Providing Young Women with Credible Health Information about Bleeding Disorders
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Providing Young Women with Credible Health Information about Bleeding Disorders

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  • English

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    • Alternative Title:
      Am J Prev Med
    • Description:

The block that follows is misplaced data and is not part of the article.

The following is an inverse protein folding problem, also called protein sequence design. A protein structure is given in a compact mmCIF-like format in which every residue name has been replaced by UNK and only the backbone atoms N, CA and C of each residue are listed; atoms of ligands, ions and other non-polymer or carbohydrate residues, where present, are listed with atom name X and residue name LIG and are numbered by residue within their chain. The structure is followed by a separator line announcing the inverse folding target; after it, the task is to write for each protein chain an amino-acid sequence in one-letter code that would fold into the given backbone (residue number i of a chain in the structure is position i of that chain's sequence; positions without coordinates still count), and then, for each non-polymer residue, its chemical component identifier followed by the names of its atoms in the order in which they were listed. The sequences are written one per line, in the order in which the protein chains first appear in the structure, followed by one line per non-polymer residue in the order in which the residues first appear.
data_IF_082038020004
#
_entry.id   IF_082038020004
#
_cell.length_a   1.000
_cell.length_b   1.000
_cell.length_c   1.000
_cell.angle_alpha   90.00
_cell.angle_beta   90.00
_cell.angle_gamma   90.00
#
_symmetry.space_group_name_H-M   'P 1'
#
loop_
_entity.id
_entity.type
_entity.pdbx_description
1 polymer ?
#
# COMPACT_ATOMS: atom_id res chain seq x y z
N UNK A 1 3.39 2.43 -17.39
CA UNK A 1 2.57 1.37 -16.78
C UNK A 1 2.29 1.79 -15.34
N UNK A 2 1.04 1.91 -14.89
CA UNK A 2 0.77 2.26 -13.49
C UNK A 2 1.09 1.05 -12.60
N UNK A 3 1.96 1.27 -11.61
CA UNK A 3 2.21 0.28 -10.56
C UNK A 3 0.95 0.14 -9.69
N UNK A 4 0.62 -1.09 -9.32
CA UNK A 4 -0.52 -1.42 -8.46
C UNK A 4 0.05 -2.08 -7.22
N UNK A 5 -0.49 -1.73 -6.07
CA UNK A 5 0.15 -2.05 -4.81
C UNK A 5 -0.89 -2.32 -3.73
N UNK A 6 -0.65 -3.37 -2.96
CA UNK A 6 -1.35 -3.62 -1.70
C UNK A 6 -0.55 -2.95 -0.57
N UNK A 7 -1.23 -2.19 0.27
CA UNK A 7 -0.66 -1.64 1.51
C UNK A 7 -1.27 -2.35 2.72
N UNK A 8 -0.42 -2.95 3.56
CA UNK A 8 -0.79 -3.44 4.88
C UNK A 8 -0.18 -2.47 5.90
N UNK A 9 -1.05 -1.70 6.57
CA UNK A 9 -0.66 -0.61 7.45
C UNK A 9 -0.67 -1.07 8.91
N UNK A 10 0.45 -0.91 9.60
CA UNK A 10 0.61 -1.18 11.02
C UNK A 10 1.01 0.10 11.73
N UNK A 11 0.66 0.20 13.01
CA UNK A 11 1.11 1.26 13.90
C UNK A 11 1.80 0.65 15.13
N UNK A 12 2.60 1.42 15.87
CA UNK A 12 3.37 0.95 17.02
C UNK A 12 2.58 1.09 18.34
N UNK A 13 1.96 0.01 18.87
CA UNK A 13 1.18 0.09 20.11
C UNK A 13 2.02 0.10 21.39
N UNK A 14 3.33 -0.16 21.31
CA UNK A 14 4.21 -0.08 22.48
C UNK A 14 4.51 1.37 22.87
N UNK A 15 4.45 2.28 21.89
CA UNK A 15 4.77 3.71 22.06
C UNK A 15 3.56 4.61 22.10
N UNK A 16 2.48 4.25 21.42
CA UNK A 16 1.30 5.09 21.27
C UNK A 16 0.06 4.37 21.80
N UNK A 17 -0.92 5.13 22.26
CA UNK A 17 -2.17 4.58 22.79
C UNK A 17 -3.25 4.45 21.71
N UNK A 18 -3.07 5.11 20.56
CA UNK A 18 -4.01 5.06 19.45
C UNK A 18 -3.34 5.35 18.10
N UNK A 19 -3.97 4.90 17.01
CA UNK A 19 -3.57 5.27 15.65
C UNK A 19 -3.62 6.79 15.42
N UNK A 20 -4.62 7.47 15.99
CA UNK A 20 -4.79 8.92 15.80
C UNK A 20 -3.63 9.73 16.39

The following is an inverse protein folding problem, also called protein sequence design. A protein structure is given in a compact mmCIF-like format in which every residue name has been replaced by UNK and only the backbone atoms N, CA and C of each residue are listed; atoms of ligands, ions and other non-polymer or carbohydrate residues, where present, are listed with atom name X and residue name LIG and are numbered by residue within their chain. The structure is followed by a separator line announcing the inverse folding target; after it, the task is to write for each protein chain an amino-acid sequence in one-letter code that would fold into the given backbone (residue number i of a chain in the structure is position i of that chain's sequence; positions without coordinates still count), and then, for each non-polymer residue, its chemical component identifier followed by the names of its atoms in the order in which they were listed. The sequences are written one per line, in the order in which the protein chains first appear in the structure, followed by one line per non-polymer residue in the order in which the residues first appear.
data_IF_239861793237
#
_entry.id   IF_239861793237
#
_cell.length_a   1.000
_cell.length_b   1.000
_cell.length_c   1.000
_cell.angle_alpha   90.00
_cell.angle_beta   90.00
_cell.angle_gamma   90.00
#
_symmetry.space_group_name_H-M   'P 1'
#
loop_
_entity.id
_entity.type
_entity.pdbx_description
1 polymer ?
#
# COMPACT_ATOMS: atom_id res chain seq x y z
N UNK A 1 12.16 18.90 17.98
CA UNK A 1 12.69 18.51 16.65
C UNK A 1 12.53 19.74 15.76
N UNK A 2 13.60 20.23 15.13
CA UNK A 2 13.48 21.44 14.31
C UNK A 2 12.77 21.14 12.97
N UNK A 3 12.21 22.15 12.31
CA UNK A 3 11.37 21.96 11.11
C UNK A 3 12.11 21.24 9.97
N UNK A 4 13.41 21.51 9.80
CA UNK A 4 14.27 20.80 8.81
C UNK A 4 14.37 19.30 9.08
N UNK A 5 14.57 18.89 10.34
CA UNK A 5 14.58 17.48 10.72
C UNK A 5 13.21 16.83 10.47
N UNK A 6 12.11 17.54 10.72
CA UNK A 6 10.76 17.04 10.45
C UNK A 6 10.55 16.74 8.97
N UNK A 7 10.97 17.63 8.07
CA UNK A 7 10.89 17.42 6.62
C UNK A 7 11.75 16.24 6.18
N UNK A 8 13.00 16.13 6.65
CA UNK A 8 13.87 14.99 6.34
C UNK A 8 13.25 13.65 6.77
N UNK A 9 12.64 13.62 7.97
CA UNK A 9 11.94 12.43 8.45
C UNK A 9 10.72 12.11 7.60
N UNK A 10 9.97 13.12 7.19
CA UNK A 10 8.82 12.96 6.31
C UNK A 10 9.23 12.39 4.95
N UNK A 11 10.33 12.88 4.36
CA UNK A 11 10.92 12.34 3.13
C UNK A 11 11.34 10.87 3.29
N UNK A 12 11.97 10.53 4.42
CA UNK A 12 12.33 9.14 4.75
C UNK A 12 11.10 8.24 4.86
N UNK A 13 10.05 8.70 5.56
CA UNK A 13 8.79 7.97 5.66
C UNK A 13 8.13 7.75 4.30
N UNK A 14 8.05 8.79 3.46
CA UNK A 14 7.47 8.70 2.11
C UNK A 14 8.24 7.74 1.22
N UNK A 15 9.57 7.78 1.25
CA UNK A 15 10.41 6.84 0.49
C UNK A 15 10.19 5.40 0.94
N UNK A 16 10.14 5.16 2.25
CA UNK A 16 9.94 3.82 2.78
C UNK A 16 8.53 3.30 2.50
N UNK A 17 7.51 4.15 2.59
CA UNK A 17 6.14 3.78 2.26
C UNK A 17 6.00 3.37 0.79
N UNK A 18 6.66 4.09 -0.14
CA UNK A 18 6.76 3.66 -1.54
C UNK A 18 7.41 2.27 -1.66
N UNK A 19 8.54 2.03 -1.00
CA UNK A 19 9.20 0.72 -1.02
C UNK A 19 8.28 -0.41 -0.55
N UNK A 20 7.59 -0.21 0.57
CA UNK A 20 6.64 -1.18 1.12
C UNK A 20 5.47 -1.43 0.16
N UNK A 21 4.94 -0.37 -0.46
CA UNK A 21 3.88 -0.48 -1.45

Background Approximately 1% of U.S. women may have an undiagnosed bleeding disorder, which can diminish quality of life and lead to life-threatening complications during menstruation, childbirth, and surgery. Purpose To understand young women’s knowledge, attitudes, and perceptions about bleeding disorders and determine the preferred messaging strategy (e.g., gain- versus loss-framed messages) for presenting information. Methods In September 2010, a web-assisted personal interview of women aged 18–25 years was conducted. Preliminary analyses were conducted in 2011 with final analyses in 2013. In total, 1,243 women participated. Knowledge of blood disorders was tabulated for these respondents. Menstrual experiences of women at risk for a bleeding disorder were compared with those not at risk using chi-square analyses. Perceived influence of gain- versus loss-framed messages also was compared. Results Participants knew that a bleeding disorder is a condition in which bleeding takes a long time to stop (77%) or blood does not clot (66%). Of the women, 57% incorrectly thought that a bleeding disorder is characterized by thin blood; many were unsure if bleeding disorders involve blood types, not getting a period, or mother and fetus having a different blood type. Women at risk for a bleeding disorder were significantly more likely to report that menstruation interfered with daily activities (36% vs 9%); physical or sports activities (46% vs 21%); social activities (29% vs 7%); and school or work activities (20% vs 9%) than women not at risk. Gain-framed messages were significantly more likely to influence women’s decisions to seek medical care than parallel loss-framed messages. Findings suggest that the most influential messages focus on knowing effective treatment is available (86% gain-framed vs 77% loss-framed); preventing pregnancy complications (79% gain- vs 71% loss-framed); and maintaining typical daily activities during menstrual periods. Conclusions Lack of information about bleeding disorders is a serious public health concern. Health communications focused on gain-framed statements might encourage symptomatic young women to seek diagnosis and treatment. These findings and corresponding recommendations align with Healthy People 2020 and with CDC’s goal of working to promote the health, safety, and quality of life of women at every life stage.
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